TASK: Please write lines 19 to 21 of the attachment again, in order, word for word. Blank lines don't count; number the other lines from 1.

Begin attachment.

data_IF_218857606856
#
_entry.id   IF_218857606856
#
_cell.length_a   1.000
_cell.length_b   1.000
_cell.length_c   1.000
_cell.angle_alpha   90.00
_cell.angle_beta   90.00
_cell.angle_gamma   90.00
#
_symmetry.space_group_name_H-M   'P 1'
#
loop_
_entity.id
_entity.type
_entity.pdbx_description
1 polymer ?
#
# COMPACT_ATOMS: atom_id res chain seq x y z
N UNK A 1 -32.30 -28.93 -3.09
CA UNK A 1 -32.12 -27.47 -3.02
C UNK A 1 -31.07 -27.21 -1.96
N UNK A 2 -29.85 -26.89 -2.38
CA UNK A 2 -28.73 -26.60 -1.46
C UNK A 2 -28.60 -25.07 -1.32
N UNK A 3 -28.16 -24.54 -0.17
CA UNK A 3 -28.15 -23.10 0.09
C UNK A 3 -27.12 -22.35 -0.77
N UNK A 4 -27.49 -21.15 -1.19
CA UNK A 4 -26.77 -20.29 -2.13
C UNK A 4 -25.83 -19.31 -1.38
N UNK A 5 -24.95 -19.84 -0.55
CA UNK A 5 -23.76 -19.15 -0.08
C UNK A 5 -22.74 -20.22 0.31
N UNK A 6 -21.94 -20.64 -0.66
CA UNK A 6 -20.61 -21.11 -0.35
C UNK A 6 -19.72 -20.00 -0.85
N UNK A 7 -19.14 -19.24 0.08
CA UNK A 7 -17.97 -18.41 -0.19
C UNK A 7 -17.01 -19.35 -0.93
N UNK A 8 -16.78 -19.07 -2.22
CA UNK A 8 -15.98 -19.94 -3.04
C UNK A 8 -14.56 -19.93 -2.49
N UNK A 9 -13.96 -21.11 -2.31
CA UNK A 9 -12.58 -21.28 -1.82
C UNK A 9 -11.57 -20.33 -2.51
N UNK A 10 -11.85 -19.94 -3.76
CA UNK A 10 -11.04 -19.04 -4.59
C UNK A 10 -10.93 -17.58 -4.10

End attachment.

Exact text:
#
# COMPACT_ATOMS: atom_id res chain seq x y z
N UNK A 1 -32.30 -28.93 -3.09